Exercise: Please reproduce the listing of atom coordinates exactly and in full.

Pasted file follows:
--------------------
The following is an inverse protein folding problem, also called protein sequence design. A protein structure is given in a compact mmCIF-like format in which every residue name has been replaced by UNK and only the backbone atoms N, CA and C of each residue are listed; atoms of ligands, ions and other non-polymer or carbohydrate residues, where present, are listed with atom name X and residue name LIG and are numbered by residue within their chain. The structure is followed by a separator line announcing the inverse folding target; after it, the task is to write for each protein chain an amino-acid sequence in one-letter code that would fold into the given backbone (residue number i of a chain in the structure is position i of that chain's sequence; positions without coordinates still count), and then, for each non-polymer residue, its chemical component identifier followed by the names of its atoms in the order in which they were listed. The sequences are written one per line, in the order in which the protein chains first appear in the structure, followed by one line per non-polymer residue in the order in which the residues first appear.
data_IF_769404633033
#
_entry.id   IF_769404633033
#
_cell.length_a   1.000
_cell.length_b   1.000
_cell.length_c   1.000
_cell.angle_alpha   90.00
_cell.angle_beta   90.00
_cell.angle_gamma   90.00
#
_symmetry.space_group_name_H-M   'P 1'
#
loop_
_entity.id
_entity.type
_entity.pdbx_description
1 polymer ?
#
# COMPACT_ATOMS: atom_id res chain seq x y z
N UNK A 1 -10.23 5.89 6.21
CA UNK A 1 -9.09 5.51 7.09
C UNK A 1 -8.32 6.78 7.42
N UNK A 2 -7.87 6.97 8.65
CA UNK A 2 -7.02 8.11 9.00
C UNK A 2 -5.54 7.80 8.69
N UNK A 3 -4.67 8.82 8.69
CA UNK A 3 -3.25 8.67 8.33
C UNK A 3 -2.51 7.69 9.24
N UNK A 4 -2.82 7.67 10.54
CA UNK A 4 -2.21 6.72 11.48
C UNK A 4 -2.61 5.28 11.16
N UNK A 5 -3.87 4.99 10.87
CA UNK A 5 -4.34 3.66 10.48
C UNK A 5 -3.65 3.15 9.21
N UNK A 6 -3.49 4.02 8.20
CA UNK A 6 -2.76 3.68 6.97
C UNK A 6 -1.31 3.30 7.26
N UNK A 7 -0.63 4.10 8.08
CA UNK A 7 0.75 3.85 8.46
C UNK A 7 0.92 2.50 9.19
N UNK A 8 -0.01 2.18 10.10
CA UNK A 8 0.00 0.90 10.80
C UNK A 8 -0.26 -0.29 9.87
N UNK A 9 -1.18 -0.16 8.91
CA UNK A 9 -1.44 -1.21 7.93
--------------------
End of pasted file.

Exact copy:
The following is an inverse protein folding problem, also called protein sequence design. A protein structure is given in a compact mmCIF-like format in which every residue name has been replaced by UNK and only the backbone atoms N, CA and C of each residue are listed; atoms of ligands, ions and other non-polymer or carbohydrate residues, where present, are listed with atom name X and residue name LIG and are numbered by residue within their chain. The structure is followed by a separator line announcing the inverse folding target; after it, the task is to write for each protein chain an amino-acid sequence in one-letter code that would fold into the given backbone (residue number i of a chain in the structure is position i of that chain's sequence; positions without coordinates still count), and then, for each non-polymer residue, its chemical component identifier followed by the names of its atoms in the order in which they were listed. The sequences are written one per line, in the order in which the protein chains first appear in the structure, followed by one line per non-polymer residue in the order in which the residues first appear.
data_IF_769404633033
#
_entry.id   IF_769404633033
#
_cell.length_a   1.000
_cell.length_b   1.000
_cell.length_c   1.000
_cell.angle_alpha   90.00
_cell.angle_beta   90.00
_cell.angle_gamma   90.00
#
_symmetry.space_group_name_H-M   'P 1'
#
loop_
_entity.id
_entity.type
_entity.pdbx_description
1 polymer ?
#
# COMPACT_ATOMS: atom_id res chain seq x y z
N UNK A 1 -10.23 5.89 6.21
CA UNK A 1 -9.09 5.51 7.09
C UNK A 1 -8.32 6.78 7.42
N UNK A 2 -7.87 6.97 8.65
CA UNK A 2 -7.02 8.11 9.00
C UNK A 2 -5.54 7.80 8.69
N UNK A 3 -4.67 8.82 8.69
CA UNK A 3 -3.25 8.67 8.33
C UNK A 3 -2.51 7.69 9.24
N UNK A 4 -2.82 7.67 10.54
CA UNK A 4 -2.21 6.72 11.48
C UNK A 4 -2.61 5.28 11.16
N UNK A 5 -3.87 4.99 10.87
CA UNK A 5 -4.34 3.66 10.48
C UNK A 5 -3.65 3.15 9.21
N UNK A 6 -3.49 4.02 8.20
CA UNK A 6 -2.76 3.68 6.97
C UNK A 6 -1.31 3.30 7.26
N UNK A 7 -0.63 4.10 8.08
CA UNK A 7 0.75 3.85 8.46
C UNK A 7 0.92 2.50 9.19
N UNK A 8 -0.01 2.18 10.10
CA UNK A 8 0.00 0.90 10.80
C UNK A 8 -0.26 -0.29 9.87
N UNK A 9 -1.18 -0.16 8.91
CA UNK A 9 -1.44 -1.21 7.93